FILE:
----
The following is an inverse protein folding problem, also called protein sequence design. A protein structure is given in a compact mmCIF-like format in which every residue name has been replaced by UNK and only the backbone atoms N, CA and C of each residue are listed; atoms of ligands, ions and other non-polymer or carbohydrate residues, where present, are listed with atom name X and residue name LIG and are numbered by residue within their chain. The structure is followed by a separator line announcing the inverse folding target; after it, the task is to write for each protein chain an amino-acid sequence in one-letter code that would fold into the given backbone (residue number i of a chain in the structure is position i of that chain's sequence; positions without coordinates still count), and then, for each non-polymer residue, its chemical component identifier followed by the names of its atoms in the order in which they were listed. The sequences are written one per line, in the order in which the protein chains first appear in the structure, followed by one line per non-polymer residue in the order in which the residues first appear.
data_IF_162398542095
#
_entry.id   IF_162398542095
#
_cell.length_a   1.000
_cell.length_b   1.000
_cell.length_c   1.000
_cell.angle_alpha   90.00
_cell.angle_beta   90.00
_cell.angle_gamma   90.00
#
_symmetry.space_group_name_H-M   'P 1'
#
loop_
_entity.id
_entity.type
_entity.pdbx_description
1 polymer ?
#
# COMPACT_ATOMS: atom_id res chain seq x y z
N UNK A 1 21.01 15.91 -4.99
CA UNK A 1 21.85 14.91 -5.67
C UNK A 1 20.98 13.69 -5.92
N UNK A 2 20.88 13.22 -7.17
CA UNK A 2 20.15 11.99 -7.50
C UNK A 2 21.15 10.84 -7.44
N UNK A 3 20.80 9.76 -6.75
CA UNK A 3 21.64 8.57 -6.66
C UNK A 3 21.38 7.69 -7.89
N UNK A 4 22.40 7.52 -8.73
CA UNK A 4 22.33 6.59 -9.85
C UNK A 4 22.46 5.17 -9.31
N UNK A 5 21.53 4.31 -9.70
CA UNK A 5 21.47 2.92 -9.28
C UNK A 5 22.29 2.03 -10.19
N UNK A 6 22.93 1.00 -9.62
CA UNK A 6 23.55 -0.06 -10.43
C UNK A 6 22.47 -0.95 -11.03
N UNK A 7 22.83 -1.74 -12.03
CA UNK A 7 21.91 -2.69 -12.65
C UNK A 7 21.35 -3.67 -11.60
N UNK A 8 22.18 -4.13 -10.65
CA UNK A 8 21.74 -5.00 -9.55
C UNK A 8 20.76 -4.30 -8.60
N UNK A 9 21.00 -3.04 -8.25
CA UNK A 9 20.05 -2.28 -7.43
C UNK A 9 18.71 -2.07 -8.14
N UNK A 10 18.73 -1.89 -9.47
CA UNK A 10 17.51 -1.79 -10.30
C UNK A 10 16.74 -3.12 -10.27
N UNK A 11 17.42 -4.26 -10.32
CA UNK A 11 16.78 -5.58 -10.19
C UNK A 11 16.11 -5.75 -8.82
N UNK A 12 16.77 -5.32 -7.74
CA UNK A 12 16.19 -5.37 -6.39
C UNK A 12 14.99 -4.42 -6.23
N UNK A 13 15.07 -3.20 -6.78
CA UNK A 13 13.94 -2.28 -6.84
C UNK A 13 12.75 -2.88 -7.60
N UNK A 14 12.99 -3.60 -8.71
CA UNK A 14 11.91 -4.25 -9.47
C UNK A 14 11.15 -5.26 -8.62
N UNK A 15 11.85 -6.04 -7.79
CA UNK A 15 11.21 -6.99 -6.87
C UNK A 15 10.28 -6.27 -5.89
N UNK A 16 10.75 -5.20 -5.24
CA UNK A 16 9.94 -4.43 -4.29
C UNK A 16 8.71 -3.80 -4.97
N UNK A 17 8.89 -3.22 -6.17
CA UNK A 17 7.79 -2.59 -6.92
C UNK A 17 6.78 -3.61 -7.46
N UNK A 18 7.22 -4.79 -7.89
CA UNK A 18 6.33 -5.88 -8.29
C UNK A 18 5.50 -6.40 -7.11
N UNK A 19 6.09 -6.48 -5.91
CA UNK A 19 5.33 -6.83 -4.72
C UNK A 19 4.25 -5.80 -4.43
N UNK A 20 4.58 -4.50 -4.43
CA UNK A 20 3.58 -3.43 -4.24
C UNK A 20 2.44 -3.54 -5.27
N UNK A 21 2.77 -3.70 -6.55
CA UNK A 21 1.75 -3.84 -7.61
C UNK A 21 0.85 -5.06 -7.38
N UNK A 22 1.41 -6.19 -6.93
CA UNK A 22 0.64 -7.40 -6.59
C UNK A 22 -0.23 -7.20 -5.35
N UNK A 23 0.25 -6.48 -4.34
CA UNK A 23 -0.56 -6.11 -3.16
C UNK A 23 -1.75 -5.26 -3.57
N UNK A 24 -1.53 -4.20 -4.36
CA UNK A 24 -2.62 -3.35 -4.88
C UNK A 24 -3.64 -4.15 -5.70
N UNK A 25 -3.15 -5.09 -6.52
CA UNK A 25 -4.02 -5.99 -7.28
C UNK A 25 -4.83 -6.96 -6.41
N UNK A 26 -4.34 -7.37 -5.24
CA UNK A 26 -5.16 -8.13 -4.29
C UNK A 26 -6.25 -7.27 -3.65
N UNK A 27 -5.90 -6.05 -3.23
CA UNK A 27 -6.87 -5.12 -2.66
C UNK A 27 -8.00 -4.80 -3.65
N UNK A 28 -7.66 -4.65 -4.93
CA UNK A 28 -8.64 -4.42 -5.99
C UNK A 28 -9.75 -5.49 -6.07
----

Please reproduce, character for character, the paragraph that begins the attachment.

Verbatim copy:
The following is an inverse protein folding problem, also called protein sequence design. A protein structure is given in a compact mmCIF-like format in which every residue name has been replaced by UNK and only the backbone atoms N, CA and C of each residue are listed; atoms of ligands, ions and other non-polymer or carbohydrate residues, where present, are listed with atom name X and residue name LIG and are numbered by residue within their chain. The structure is followed by a separator line announcing the inverse folding target; after it, the task is to write for each protein chain an amino-acid sequence in one-letter code that would fold into the given backbone (residue number i of a chain in the structure is position i of that chain's sequence; positions without coordinates still count), and then, for each non-polymer residue, its chemical component identifier followed by the names of its atoms in the order in which they were listed. The sequences are written one per line, in the order in which the protein chains first appear in the structure, followed by one line per non-polymer residue in the order in which the residues first appear.